RNA-seq Characterization Of Spinal Cord Injury Transcriptome In Acute/subacute Phases: A Resource For Understanding The Pathology At The Systems Level | 9351
Journal of Computer Science & Systems Biology
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Spinal cord injury (SCI) is a devastating neurological disease without effective treatment. To generate a comprehensive view
of the mechanisms involved in SCI pathology, we applied RNA-Sequencing technology to characterize the temporal changes
in global gene expression after contusive SCI in mice. We sequenced tissue samples from acute and subacute phases SCI and
systematically characterized the transcriptomes with the goal of identifying pathways and genes critical in SCI pathology. Based
on the data generated, we developed a systems-based analysis framework in order to identify key determinants in the global gene
networks of the acute and sub-acute phases. By applying our approach, we successfully identified candidate genes that have been
shown to play important roles in SCI. There are also many genes whose functions in SCI have not been well studied and can be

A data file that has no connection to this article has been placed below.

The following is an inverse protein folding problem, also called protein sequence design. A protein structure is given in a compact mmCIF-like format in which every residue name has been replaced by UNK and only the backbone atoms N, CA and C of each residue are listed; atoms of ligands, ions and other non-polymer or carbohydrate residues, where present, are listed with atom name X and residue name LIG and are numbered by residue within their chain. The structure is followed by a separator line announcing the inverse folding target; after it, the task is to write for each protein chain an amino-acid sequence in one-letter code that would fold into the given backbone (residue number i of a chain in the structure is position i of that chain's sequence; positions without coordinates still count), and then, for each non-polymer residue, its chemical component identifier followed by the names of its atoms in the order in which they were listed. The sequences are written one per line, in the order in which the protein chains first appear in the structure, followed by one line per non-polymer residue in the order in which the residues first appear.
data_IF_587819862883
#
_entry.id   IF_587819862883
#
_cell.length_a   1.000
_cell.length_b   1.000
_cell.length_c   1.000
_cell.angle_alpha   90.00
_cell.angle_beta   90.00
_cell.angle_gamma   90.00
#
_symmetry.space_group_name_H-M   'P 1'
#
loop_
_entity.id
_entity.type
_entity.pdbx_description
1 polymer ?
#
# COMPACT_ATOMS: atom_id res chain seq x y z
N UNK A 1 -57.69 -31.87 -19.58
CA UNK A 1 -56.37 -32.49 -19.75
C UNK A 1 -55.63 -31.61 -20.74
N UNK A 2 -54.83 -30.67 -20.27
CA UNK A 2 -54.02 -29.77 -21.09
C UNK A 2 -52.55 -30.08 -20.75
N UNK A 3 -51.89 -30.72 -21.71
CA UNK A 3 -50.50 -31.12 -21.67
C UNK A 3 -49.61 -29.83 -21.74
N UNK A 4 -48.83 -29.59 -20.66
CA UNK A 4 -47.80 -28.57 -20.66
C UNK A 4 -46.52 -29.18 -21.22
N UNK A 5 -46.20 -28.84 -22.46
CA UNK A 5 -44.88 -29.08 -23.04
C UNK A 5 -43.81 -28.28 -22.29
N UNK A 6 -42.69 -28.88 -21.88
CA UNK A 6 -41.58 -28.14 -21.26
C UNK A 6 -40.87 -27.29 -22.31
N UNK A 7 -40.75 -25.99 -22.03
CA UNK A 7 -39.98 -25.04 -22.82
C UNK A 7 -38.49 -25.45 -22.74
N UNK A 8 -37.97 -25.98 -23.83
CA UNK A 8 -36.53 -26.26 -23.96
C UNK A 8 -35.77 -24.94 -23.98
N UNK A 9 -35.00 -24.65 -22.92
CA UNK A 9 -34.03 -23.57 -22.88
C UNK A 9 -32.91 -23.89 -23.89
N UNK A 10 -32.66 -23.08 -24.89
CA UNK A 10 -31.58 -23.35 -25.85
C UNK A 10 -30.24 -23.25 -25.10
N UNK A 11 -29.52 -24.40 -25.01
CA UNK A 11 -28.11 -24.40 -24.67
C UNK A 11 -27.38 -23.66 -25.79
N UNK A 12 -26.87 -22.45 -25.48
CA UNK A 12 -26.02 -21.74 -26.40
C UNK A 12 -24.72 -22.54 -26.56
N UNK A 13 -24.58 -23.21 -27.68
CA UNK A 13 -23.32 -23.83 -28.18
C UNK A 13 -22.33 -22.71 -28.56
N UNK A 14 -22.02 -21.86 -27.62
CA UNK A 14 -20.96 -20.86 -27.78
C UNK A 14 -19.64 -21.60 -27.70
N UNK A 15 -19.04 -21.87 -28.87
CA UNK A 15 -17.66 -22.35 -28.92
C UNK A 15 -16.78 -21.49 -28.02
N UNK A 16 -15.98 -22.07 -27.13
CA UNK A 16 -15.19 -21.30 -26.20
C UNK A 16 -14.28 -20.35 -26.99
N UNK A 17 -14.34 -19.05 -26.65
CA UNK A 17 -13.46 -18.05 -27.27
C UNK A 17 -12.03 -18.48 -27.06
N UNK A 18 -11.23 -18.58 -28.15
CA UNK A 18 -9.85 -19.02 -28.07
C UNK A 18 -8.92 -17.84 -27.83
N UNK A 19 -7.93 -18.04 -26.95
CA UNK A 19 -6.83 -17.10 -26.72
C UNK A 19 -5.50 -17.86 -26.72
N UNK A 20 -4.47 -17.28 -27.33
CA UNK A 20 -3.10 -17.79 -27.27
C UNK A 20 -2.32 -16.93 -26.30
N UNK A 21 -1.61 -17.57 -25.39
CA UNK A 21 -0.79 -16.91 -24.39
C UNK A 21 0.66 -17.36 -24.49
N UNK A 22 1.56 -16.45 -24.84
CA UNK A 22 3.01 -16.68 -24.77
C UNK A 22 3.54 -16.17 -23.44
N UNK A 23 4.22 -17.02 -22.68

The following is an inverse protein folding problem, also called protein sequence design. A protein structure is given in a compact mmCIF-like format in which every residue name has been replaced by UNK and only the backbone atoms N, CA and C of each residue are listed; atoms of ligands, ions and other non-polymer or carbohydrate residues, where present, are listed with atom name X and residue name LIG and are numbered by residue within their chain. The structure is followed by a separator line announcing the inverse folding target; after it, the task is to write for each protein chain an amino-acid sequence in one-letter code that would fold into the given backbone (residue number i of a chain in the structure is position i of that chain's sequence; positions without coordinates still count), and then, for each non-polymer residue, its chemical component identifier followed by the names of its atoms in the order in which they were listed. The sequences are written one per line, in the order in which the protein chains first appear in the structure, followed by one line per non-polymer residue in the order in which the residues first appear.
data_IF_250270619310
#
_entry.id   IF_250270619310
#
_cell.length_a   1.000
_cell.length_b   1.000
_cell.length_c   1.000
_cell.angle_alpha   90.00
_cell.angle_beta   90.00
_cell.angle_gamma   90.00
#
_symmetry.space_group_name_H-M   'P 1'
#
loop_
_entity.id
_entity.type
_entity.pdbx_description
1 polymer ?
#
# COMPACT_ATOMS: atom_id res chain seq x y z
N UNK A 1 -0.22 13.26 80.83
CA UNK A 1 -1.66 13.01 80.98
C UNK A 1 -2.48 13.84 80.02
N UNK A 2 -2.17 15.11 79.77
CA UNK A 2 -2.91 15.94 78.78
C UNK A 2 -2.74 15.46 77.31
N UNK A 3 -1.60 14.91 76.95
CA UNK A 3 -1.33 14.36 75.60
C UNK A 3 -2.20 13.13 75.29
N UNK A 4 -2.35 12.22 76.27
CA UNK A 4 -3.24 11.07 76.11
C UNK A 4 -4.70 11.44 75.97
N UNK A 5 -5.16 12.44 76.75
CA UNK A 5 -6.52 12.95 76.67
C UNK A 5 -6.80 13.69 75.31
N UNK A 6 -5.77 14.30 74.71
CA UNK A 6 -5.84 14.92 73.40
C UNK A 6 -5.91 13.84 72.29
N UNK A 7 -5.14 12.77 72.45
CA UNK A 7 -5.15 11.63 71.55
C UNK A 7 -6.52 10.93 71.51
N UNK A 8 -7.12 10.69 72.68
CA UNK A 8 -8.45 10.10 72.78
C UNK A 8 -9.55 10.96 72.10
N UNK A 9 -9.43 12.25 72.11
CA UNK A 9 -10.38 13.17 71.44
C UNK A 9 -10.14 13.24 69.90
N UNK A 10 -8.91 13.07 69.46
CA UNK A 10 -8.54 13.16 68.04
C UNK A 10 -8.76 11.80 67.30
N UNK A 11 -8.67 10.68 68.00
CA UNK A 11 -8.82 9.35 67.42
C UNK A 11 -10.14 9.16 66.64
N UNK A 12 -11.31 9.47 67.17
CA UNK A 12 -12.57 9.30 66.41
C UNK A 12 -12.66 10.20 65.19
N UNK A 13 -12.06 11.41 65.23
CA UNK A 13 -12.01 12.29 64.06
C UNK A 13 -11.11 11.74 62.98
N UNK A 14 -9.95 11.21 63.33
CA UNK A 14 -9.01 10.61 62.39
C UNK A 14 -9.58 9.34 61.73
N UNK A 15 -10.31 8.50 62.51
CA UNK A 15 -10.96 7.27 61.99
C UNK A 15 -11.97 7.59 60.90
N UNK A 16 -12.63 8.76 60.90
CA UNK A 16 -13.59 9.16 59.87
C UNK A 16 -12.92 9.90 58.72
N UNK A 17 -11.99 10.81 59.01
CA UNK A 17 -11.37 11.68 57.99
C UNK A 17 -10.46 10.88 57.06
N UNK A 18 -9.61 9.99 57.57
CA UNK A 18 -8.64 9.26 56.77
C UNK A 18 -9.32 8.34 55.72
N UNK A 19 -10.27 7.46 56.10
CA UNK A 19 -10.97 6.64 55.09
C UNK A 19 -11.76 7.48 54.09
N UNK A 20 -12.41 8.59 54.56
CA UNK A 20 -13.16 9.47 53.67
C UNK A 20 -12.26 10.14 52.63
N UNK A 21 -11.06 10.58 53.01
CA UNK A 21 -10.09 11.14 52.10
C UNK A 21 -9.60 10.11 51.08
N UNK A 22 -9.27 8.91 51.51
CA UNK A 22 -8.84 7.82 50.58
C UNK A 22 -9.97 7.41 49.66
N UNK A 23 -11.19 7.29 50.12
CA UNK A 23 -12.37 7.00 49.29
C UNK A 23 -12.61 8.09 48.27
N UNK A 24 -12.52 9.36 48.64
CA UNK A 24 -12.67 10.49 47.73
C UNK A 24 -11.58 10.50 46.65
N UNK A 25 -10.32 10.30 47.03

further investigated by future experiments. We then incorporated pharmacogenomic information into our analyses. Among the
genes identified, the ones with existing drug information can be readily tested in SCI animal models. Therefore, in this study we
have described an example of how global gene profiling can be translated to identifying genes of interest for functional tests in
the future and generating new hypotheses. Additionally, the RNA-Seq enables splicing isoform identification and the estimation
of expression levels, thus providing useful information for increasing the specificity of drug design and reducing potential side
effect. In summary, these results provide a valuable reference data resource for a better understanding of the SCI process in the
acute and sub-acute phases.
Kenian Chen obtained his Ph.D degree from Sun Yat-Sen University in China. After two years working as a lecturer in Guangzhou Medical University,
he went on his postdoctoral studies in University of Texas, applying next generation sequencing technology in neuroscience research.
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